Nine meaningless travel expressions and how to avoid them

Travel writing is not an easy task. There’s often so much to talk about and just not enough space to include everything. It’s important to add value with every word you use and give the reader something to take away. That’s your aim as a travel writer; to inform and educate people about an area they might not know much about. Assume they know nothing and you are their guide. Keep it simple and think about what you would want to read if you were booking a holiday.

Here’s some useful clichés to avoid where possible:

Travel back in time – This just isn’t possible. And if you are able to time travel you should probably share that with the world. Something like ‘take a glimpse into the past’ is a more realistic aim for holidaymakers.

Try the ‘local cuisine’ – Travel writing is all about the details, so be specific and tell the reader what they will be eating rather than a generic description. Argentinian steak with chimichurri or a plate of Spanish patatas bravas sounds much more appetising than ‘home-made delicacies.’

Off the beaten path – This just doesn’t mean anything. What even is a beaten path?

Best-kept secret – If you’re writing about something then it is no longer a secret. And it’s certainly not very well kept if you’re about to tell the world.

Leafy – Rather than informing the reader that the trees have leaves, describe what trees are there and why they are so impressive. Adding a few eucalypti or sycamores can really bring the copy to life.

Nestled within – If a hotel/restaurant/bar is nestled within something this means it is hidden. Most of the above won’t be hidden. Equally bad is perched. Birds perch on rocks, but hotels don’t.

Colourful markets – Again this could mean anything. Find out what makes the market so attractive and tell the reader. We can see colours by watching television.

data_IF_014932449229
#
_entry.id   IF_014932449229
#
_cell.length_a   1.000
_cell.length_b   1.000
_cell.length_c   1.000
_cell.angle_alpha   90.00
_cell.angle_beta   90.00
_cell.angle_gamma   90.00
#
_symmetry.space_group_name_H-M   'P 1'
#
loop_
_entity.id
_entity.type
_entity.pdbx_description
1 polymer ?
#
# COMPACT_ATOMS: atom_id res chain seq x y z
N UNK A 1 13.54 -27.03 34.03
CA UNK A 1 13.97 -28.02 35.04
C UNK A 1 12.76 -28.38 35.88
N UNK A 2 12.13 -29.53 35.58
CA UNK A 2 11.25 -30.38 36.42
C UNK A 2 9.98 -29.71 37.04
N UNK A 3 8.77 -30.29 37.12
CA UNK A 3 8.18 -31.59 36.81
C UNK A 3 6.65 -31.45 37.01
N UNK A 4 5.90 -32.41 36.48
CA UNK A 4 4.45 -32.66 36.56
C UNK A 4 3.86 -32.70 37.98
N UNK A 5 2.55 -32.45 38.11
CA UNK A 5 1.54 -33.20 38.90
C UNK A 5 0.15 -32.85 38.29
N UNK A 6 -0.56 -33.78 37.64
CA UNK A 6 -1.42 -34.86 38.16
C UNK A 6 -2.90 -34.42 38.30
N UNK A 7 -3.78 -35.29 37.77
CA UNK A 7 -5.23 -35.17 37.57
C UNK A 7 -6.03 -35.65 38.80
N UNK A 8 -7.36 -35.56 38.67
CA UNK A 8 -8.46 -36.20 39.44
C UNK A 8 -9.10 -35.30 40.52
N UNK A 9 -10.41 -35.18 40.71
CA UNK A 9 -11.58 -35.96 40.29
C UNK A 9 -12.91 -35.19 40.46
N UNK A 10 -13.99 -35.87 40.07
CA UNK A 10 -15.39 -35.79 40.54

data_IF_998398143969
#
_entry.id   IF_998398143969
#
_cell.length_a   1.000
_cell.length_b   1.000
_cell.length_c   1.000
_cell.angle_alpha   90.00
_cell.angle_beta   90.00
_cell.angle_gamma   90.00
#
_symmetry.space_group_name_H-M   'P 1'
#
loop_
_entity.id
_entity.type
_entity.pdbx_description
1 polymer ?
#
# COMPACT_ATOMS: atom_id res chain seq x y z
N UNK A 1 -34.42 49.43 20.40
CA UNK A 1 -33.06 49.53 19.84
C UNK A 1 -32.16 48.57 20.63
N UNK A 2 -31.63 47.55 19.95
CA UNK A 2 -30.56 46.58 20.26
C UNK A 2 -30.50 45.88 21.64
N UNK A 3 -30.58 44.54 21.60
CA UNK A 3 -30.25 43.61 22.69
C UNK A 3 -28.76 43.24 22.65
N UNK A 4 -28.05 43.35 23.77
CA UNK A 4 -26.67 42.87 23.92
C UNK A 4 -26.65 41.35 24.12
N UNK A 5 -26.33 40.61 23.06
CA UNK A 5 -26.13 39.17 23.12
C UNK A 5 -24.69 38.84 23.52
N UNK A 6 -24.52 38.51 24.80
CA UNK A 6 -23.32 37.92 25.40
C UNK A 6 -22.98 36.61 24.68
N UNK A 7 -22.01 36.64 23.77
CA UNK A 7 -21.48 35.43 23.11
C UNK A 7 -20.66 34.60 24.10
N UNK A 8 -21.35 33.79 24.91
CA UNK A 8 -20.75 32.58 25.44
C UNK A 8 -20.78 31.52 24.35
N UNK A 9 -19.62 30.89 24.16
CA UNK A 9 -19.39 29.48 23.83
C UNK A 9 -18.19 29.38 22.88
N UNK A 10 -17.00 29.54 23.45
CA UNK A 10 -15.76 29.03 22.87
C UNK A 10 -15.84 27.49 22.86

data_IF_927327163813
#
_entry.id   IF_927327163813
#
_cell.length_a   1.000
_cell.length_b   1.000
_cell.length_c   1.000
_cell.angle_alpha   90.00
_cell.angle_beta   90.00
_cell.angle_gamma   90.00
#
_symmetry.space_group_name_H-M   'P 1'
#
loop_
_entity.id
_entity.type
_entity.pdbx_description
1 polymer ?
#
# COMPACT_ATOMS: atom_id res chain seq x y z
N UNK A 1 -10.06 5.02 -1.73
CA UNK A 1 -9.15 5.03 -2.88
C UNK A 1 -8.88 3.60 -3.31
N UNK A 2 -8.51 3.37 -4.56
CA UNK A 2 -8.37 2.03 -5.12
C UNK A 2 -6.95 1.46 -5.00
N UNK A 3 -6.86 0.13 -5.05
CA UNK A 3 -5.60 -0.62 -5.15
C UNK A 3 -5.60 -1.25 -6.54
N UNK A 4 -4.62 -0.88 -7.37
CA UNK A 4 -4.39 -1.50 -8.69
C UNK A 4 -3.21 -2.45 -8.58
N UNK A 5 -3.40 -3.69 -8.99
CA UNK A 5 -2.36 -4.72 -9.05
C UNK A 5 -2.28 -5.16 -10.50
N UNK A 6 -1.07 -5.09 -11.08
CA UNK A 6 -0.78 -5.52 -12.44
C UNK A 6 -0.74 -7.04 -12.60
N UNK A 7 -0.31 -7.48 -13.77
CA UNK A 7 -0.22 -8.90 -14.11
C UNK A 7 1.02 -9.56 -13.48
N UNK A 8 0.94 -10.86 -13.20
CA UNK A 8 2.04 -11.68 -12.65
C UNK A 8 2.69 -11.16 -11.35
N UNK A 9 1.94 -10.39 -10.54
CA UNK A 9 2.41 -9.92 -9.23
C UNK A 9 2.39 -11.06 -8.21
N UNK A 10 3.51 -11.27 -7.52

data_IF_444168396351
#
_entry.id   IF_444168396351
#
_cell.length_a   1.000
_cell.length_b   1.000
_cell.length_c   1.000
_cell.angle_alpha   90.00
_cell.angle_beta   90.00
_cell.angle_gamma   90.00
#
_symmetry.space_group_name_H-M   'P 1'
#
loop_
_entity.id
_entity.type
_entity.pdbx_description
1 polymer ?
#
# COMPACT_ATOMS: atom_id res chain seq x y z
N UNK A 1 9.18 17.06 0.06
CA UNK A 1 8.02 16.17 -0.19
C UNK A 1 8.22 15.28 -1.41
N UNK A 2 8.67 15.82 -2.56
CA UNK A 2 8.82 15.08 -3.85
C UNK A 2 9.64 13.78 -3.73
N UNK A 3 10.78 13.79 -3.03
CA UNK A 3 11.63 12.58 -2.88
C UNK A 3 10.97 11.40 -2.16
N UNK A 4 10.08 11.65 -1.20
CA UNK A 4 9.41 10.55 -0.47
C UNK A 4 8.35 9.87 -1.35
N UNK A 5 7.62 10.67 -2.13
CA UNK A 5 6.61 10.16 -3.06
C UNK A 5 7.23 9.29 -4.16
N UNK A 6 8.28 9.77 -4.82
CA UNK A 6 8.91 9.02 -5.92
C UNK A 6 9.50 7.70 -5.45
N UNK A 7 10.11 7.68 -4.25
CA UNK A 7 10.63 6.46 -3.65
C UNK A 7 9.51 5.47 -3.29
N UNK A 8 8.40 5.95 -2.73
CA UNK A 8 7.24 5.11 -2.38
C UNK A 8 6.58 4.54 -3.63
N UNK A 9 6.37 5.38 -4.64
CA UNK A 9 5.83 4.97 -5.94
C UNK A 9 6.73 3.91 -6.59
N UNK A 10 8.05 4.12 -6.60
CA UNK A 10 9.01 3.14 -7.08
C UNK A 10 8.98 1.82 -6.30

Exotic – Exoticness is relative and therefore it varies from person to person. Concentrate on explaining what is on offer and let the reader decide whether they think it’s exotic or not.

Boasting stunning architecture/untouched beaches etc – Cities or regions don’t boast about anything, they simply have things. If it’s that good the residents will boast about it when you get there but leave that to them.

Are there any travel expressions that you think are unnecessary? Share them with us by commenting below or tweeting us @strattoncraig.

  1. Simon Tyler : 8th June 2015 at 10:14 am

    Very good article! Here are some comments on the voiceover for the TV programme "Harbour Lives" with Ben Fogle presenting.

    "Dorset sits on one of the UK's most dramatic coastlines…"
    Sits on?

    "A few miles north of the harbour [Poole Harbour!] lies Shaftesbury, one of the oldest and highest towns in Britain" [cue standard nice piano and violin music].
    Actually it's 25 miles, 45 minutes' drive, nowhere near the harbour and it shouldn't be included in a programme called "Harbour Lives". Blandford Forum is closer but still nowhere near.

    "Nowadays the community started by King Alfred is still as prevalent as ever and it's something the locals are very proud of."
    The community is PREVALENT? They're proud of being PREVALENT?

    ITV needs you Stratton Craig!

  2. Will : 9th June 2015 at 5:56 pm

    Very amusing Simon! Prevalent in particular made me chuckle. I assume the harbour is a well kept secret perched on the coast…

  3. Jeremiah Magone : 9th June 2015 at 7:54 pm

    The word 'Experience' shouldn't be the beginning of every sentence in travel copy. Unfortunately, we see it everywhere. In one advertisement (unrelated to travel, even) they began with the evocative, "Experience our drive-through oil change." Wow. Obviously, writers, searching for something deeper, are prone to grab for this word, even though 'enjoy' would work just as well.

    It was a great experience. As a noun, that's fine.
    Are you experienced? Thanks, Jimi, that's even better.
    Experience our beaches… No. Why not tell us a story of how much fun your beaches are instead?! That way you can stop watering down your descriptions so they sound like every other advertisement.

    I'm not saying that YOU would so such a thing. No, never.
    It's just my axe to grind.